Innate social behaviors such as aggression, mating, and parenting offer a powerful window on the brain networks that map sensory input onto appropriate motor outputs. The compact architecture of the rodent vomeronasal system is ideal for characterizing the circuits that translate identified, sex-specific chemosignals into responses matched to the characteristics of different conspecifics. Here we address two seemingly contradictory roles of this system: the need to mediate stereotyped interactions with same- or opposite-sex partners, while still providing flexibility in responses to different individuals based on established social relationships. We characterize the learning mechanisms that mediate changes in aggression, a prototypical and highly robust male behavior that is powerfully altered by dominance relationships. Using powerful genetic tools to access functionally distinct sensory pathways in the accessory olfactory bulb, our experiments will address (1) the cellular plasticity processes that adapt aggression levels to reflect social experience, (2) the way that familiarity shapes the sensory representations of conspecifics during active social interactions, and (3) the circuit anatomy that organizes behaviorally relevant sensory signals and routes them to downstream limbic centers. A deeper understanding of the neural mechanisms for regulating aggression may help design strategies for mitigating pathological behaviors in human communities. More broadly, a deeper knowledge of the brain networks for social behaviors is highly relevant for understanding autism spectrum disorders.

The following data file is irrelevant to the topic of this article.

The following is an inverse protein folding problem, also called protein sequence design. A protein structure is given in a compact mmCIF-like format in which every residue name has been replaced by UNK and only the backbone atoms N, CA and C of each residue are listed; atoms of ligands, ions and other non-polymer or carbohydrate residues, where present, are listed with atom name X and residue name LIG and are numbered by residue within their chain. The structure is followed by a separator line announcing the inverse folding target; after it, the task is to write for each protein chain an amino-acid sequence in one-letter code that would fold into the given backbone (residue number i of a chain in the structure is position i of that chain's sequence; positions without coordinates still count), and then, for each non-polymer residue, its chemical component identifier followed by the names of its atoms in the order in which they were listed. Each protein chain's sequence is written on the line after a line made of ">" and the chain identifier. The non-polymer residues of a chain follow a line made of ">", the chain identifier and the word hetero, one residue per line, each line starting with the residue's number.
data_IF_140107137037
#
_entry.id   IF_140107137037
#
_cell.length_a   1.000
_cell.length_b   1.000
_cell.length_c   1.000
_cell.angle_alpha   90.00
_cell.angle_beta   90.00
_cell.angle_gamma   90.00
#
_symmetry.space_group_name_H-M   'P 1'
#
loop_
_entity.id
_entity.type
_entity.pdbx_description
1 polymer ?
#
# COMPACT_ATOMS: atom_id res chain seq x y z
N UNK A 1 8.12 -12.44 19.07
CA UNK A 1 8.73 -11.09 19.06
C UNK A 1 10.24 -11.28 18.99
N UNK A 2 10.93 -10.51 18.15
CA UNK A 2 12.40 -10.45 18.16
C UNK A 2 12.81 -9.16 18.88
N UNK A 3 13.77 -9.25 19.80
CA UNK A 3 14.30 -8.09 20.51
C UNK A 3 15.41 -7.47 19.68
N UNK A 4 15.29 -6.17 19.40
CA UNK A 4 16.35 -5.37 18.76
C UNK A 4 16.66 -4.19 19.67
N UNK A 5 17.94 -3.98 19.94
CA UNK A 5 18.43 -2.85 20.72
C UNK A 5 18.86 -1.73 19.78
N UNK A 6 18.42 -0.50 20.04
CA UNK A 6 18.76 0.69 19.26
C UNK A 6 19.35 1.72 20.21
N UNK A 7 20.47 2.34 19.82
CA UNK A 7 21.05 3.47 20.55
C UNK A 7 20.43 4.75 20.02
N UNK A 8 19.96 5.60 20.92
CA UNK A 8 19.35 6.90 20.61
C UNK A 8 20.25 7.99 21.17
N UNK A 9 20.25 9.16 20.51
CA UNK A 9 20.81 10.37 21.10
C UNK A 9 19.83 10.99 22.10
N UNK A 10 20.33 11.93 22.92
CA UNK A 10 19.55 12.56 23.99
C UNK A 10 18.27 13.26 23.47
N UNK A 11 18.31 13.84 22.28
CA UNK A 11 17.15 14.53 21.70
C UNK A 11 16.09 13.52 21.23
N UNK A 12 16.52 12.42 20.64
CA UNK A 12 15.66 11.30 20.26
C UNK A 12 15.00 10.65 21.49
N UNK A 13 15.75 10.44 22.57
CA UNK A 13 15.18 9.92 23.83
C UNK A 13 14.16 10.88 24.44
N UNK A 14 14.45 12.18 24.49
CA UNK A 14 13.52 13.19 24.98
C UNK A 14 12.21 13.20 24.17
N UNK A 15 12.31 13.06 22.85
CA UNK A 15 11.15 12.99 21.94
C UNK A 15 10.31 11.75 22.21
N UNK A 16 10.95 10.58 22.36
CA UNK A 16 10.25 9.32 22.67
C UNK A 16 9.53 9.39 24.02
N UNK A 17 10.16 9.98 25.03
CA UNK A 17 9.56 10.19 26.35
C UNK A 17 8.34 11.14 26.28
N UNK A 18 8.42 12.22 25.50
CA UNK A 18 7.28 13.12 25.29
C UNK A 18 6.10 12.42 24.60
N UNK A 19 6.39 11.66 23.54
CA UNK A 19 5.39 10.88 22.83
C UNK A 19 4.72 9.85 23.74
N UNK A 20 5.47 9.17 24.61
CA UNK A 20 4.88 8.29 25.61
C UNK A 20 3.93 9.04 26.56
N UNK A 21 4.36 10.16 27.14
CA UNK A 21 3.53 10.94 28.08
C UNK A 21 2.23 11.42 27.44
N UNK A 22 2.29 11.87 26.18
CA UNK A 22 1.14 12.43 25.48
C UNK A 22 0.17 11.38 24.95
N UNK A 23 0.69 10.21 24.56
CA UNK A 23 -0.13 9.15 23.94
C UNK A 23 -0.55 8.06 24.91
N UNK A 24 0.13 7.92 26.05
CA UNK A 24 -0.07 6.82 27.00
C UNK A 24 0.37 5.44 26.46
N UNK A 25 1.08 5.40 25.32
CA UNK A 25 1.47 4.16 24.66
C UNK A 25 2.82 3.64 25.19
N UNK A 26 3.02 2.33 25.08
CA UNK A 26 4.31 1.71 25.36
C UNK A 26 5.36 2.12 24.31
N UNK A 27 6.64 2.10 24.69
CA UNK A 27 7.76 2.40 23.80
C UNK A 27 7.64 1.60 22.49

The neural circuits underlying key social behaviors such as aggression and reproduction provide a powerful system for dissecting the neural basis of behavior. This proposal examines the mechanisms that match innate behavioral programs with appropriate partners, and adapt them to reflect experience with familiar individuals. A deeper understanding of the brain networks that guide social interactions should help illuminate the roots of maladaptive aggression in human communities, and has broad relevance for disorders such as autism.